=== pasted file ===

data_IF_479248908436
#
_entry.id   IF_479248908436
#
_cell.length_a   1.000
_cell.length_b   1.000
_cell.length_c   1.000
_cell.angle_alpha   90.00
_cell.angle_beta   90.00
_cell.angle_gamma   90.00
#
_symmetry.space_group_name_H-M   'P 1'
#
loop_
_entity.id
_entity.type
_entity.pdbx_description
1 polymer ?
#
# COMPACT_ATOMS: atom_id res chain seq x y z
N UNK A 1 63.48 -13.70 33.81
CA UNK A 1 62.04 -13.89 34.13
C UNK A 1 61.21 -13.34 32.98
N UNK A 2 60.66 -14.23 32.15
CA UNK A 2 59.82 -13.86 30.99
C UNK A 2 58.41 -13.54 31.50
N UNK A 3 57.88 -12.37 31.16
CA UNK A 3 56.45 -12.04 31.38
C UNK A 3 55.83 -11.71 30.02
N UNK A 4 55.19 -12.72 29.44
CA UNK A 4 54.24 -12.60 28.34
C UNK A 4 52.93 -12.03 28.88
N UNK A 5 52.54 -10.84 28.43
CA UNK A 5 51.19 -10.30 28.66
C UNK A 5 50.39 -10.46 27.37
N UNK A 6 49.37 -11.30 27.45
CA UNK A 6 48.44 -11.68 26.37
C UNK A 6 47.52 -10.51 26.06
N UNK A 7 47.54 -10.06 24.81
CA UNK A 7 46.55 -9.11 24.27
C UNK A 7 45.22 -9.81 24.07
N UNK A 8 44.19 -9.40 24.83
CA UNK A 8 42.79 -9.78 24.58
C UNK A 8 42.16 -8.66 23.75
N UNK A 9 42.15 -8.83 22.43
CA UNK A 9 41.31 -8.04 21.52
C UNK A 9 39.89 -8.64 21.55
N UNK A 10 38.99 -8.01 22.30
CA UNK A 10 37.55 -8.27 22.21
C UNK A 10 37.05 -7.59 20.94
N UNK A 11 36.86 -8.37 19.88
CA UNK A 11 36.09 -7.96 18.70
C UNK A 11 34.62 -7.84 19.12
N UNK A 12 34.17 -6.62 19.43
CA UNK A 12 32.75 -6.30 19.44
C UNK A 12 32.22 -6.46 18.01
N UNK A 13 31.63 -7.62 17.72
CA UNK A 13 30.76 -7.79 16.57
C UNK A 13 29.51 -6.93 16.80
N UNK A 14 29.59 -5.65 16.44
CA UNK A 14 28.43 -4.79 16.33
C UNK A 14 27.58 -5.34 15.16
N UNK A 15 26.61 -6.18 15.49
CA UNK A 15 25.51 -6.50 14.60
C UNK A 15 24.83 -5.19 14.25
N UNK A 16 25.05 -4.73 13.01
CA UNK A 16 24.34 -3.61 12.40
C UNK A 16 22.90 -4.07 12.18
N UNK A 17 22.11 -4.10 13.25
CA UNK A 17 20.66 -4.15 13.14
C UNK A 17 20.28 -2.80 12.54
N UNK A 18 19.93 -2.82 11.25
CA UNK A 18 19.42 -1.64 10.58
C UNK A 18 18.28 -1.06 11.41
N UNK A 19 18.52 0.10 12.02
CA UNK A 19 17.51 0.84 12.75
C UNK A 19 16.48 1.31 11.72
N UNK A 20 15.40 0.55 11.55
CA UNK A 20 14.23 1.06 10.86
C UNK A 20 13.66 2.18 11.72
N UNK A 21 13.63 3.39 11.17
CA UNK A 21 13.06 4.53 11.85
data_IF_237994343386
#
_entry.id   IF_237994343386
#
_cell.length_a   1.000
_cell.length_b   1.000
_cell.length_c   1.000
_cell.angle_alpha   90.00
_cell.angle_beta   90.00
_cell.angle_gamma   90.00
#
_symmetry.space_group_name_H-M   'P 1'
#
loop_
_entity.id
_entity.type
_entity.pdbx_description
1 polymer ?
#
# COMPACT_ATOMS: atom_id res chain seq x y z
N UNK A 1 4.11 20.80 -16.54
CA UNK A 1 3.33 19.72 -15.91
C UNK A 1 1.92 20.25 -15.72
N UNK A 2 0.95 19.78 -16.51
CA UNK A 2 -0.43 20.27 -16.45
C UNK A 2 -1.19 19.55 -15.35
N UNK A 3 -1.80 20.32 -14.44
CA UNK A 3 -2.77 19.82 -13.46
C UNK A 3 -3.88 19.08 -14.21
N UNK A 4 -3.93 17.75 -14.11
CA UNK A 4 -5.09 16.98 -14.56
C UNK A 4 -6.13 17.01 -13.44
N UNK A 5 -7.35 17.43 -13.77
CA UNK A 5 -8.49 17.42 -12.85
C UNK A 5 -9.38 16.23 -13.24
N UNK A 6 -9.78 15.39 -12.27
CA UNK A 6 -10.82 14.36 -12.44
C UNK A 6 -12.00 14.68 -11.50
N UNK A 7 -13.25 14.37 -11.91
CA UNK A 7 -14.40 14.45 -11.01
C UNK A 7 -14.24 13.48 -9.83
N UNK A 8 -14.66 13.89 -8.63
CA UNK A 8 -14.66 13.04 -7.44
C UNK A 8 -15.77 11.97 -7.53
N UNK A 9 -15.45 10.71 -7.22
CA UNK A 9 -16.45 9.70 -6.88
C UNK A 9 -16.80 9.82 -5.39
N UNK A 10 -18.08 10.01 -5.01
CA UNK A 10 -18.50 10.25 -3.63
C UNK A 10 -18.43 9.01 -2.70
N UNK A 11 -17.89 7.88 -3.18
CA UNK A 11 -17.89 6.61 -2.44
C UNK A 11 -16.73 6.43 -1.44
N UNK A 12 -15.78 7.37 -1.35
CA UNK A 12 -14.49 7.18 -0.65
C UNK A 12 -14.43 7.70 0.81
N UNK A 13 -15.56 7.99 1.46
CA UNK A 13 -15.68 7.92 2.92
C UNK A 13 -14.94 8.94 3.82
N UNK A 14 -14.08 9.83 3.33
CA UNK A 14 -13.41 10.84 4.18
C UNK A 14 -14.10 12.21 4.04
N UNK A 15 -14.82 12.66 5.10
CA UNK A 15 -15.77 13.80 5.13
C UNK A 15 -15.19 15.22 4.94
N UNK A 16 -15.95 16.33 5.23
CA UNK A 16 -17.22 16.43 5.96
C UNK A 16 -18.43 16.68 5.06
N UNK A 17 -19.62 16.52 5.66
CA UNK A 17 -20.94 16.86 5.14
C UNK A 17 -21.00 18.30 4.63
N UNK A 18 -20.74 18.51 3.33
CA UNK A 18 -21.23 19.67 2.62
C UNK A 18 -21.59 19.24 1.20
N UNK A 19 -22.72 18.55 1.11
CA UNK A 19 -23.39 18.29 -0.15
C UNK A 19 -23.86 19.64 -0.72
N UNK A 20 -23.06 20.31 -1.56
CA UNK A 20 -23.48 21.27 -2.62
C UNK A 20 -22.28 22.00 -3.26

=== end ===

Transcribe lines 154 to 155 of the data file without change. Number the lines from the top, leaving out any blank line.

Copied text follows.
N UNK A 18 -20.74 18.51 3.33
CA UNK A 18 -21.23 19.67 2.62